Card advertising Near East Industries. Photo: ASCSA Archives.

Priscilla built Near East Industries on foundations established by the AFG.  And we know how this happened because we have a vivid account of the experimental launch in 1924 of the program of refugee craft production that blossomed in 1925 and became Near Eastern Industries, thanks to Gladys Slade Thompson, wife of W. Stuart Thompson, architect of the Gennadius Library of the ASCSA. Her pamphlet titled Refugee Workshops in Greece: A 1924 Experiment Becomes a 1925 Fact (Washington, D.C.: American Friends of Greece, Inc.) is scarce and deserves to be much better known.

According to Thompson, refugee workshops in two communities of Athens were already producing crafts for the AFG by 1925.  She begins:

“When the great invasion of refugees came in 1922, they had no place to go.  Some slept in boxes, others on street corners, or the gutter, still others in enormous concentration camps that so reeked with vile smells and fifth that they were dangerous to visit.  Today the worst of these pest holes are gone, and some of the refugees who were herded there are now living in the new villages which are growing up around the city of Athens.”

Thompson then turns to the “Kountouriotis Camp” —300 one-room houses in Ambelokipi, built with funds from Greeks in America.  She describes conditions:

“About thirty of these houses run along in a row with one roof.  They look like little bathing houses with all the bareness of the seashore but none of the beauty of the sea.  Short clothes-lines run crosswise down the narrow dirt road, and we are oblique to duck our heads to avoid the many ragged patched pieces of clothing hanging on the lines.  Each house is about ten feet square and has one window, a dirt floor and a roof that is now beginning to leak.”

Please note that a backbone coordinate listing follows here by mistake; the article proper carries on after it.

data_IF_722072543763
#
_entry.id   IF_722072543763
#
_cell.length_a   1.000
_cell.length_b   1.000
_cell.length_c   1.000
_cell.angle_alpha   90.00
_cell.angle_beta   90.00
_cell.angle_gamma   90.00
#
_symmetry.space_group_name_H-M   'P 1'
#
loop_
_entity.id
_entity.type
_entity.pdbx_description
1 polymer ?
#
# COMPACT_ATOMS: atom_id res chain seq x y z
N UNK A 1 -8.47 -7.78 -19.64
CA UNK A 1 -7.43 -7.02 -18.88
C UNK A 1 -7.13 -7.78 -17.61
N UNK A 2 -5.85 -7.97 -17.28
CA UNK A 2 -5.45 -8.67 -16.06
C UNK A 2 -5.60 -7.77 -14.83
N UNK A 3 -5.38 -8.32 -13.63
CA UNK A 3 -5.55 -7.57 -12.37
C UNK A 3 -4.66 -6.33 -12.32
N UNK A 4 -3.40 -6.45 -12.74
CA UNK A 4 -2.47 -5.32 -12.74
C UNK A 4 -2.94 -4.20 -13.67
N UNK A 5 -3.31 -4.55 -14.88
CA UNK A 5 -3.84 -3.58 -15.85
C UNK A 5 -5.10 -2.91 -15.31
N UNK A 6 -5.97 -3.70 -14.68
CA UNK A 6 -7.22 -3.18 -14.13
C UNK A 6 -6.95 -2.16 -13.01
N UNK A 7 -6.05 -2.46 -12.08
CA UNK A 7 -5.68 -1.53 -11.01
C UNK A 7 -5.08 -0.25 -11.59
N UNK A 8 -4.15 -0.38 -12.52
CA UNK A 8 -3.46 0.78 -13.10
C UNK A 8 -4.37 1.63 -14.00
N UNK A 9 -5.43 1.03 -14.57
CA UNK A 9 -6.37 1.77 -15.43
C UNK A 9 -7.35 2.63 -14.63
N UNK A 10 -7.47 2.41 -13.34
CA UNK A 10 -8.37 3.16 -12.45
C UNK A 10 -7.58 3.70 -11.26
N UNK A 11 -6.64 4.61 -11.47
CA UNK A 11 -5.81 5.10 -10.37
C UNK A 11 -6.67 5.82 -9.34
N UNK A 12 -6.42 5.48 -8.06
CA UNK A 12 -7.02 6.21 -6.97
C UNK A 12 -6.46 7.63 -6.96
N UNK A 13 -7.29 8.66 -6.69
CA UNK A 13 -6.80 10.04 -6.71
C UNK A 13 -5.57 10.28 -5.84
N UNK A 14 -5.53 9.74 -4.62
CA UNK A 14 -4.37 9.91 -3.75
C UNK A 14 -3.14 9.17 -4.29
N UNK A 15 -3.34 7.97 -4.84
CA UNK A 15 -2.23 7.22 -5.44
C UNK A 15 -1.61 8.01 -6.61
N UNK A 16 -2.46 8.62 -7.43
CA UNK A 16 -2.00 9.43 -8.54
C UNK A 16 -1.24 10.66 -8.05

Koundouriotis Village Workshop. Source: G. S. Thompson, Refugee Workshops.

The village took its name Κουντουριώτικα from that of Admiral Pavlos Koundouriotis, the President of Greece who had granted public land behind the soccer stadium on Alexandras boulevard for the settlement.  (See also http://www.mixanitouxronou.gr/pia-ine-afti-i-prosfigiki-gitonia-pou-sinedese-to-onoma-tis-me-ena-thriliko-gipedo-podosferou/)

Aerial view of Koundouriotika (ca. 1960), near the soccer stadium, on Alexandras Boulevard (Leoforos Alexandras). Photo: N. Paradeisis, Ambelokipi.

From Thompson’s account we also learn about the workshop there.  She writes:

Won’t you look into the workshop with me?  The room, about twenty feet square, has no furnishing except benches.  Forty women and girls are there, from eleven years up to any age where the woman has eyes to see.  They are embroidering little Greek bags with designs taken from the old pottery of Rhodes, and in another room the cloth is woven by weavers who, in more happy days, wove their own material but never worked for others.  Some are weaving beautiful natural silk into just the right width for scarfs, while others are weaving cotton into material for bags and dresses.

The raw silk and natural dies were brought from Kalamata and the silk dyed in Athens to match the colors of Rhodian pots and antique scarves. Lucy Shoe Meritt, who shared an apartment with Priscilla in 1928, reminisced in the obituary she wrote at the time of Priscilla’s death in 1985: “At the time she was running a shop for the Near East Relief… [the] motifs copied from pieces that Priscilla had found in the Greek Islands… Fortunate are those of us who have reproductions of some of these from her shop which was always popular with tourists” (ASCSA Newsletter, Spring 1986, p. 13).

Near East Industries pouch with Rhodian design. ASCSA Archives, Jack L. Davis Collection.

In a second refugee village, another 100 women were working in Pangrati to produce handkerchiefs and “luncheon sets.”  250 women in Lesbos, 100 in Chios, 100 in Samos, 100 in Crete, and 300 in Thessaloniki also filled orders from the AFG.

Efforts by the AFG were soon absorbed by Near East Industries, while Priscilla Capps built bridges to other relief agencies too.  I quote from a 1929 report of the Near East Foundation, submitted on the eve of the Great Depression: